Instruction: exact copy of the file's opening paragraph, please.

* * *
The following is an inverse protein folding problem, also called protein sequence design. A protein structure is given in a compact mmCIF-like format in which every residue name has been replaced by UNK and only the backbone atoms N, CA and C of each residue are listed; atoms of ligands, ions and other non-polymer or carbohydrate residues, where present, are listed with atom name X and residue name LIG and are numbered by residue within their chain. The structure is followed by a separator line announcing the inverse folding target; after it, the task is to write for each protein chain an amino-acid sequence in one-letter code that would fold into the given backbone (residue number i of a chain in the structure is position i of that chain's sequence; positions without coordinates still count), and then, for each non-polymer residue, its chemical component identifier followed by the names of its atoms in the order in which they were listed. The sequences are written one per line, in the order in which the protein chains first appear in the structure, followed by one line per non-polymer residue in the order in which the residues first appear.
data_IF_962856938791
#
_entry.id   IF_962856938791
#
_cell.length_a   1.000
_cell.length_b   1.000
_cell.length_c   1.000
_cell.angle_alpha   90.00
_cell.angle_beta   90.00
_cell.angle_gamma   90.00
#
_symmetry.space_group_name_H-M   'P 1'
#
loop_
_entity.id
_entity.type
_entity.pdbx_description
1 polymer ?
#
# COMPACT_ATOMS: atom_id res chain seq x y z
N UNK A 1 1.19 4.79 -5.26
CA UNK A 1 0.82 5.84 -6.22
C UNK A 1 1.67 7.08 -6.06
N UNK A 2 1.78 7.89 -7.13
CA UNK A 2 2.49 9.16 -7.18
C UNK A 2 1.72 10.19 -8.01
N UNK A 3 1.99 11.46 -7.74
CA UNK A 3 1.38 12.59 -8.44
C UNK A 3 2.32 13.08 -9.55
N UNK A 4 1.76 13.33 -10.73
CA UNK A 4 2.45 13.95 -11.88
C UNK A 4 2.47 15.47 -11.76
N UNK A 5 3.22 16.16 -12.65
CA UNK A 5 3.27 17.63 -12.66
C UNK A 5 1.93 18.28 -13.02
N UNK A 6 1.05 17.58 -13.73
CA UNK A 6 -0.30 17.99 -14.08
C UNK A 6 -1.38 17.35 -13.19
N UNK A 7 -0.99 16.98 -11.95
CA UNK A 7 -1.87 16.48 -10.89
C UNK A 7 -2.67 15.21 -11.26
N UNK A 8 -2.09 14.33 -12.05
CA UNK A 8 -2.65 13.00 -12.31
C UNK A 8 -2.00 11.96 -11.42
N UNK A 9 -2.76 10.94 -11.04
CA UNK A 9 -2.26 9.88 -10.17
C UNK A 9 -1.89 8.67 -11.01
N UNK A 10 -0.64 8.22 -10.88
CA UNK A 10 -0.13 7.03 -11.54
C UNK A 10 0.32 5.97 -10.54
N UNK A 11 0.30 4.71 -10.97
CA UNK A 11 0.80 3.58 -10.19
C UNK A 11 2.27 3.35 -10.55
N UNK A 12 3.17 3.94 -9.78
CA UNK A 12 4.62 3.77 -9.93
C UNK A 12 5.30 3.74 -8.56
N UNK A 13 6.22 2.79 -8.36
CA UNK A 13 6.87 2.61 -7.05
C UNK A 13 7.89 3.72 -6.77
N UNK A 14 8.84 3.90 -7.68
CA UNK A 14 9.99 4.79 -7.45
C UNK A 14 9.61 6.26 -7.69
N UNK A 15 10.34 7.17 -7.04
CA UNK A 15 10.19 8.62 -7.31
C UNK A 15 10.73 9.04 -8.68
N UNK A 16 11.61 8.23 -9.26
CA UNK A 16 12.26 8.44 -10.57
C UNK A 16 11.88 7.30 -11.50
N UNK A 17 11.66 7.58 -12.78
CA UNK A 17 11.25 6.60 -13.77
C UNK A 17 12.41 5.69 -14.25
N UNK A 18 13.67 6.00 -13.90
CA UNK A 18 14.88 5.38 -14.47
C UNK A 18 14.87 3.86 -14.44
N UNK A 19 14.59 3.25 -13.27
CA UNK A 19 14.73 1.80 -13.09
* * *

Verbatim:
The following is an inverse protein folding problem, also called protein sequence design. A protein structure is given in a compact mmCIF-like format in which every residue name has been replaced by UNK and only the backbone atoms N, CA and C of each residue are listed; atoms of ligands, ions and other non-polymer or carbohydrate residues, where present, are listed with atom name X and residue name LIG and are numbered by residue within their chain. The structure is followed by a separator line announcing the inverse folding target; after it, the task is to write for each protein chain an amino-acid sequence in one-letter code that would fold into the given backbone (residue number i of a chain in the structure is position i of that chain's sequence; positions without coordinates still count), and then, for each non-polymer residue, its chemical component identifier followed by the names of its atoms in the order in which they were listed. The sequences are written one per line, in the order in which the protein chains first appear in the structure, followed by one line per non-polymer residue in the order in which the residues first appear.